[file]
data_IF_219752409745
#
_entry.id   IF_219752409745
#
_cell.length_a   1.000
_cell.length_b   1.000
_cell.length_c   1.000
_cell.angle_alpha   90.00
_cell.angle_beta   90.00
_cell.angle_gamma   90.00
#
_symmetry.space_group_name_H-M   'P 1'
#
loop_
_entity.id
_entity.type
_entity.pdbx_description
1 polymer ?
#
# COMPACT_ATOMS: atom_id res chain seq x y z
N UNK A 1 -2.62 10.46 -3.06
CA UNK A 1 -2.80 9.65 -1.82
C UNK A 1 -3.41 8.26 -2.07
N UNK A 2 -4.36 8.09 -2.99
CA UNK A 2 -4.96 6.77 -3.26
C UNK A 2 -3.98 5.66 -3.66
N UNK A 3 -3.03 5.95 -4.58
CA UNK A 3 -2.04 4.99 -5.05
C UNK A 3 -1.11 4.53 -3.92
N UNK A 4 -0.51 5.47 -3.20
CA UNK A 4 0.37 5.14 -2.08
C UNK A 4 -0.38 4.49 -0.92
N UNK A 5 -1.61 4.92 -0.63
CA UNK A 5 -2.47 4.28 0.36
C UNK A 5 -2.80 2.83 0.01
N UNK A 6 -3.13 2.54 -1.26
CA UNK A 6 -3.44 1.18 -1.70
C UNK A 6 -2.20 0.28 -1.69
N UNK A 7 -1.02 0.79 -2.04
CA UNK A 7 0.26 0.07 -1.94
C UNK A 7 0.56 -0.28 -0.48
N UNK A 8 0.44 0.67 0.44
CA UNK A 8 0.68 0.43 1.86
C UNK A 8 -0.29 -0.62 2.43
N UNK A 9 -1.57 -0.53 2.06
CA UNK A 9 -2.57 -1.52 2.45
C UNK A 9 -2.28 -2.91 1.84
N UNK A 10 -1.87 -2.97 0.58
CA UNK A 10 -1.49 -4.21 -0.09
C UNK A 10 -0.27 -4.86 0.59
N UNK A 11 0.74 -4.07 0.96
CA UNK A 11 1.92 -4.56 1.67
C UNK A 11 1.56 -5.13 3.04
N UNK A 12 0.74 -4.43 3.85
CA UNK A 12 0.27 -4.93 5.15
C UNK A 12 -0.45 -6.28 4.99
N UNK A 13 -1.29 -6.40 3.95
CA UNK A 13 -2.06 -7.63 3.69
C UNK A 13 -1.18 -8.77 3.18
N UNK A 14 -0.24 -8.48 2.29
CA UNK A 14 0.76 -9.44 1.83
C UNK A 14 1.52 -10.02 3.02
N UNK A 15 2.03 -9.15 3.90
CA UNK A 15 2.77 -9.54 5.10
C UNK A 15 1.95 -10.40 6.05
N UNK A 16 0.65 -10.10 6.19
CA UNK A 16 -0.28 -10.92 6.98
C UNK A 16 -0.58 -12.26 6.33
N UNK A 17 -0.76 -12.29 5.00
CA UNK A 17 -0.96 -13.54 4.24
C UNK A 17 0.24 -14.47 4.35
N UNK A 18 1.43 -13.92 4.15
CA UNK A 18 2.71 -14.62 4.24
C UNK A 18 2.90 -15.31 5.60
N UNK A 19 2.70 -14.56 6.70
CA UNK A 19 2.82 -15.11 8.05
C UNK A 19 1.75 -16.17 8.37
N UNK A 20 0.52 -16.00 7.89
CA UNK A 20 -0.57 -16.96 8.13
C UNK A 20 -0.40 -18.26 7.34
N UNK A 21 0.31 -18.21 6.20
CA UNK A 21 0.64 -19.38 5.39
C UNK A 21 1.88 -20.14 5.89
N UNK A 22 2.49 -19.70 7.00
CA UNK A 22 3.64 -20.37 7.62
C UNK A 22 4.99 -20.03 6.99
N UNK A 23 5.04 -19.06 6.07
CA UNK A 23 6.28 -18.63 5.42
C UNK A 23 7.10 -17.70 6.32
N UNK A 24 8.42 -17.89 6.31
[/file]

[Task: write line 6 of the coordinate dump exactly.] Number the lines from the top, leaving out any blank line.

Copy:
_cell.length_b   1.000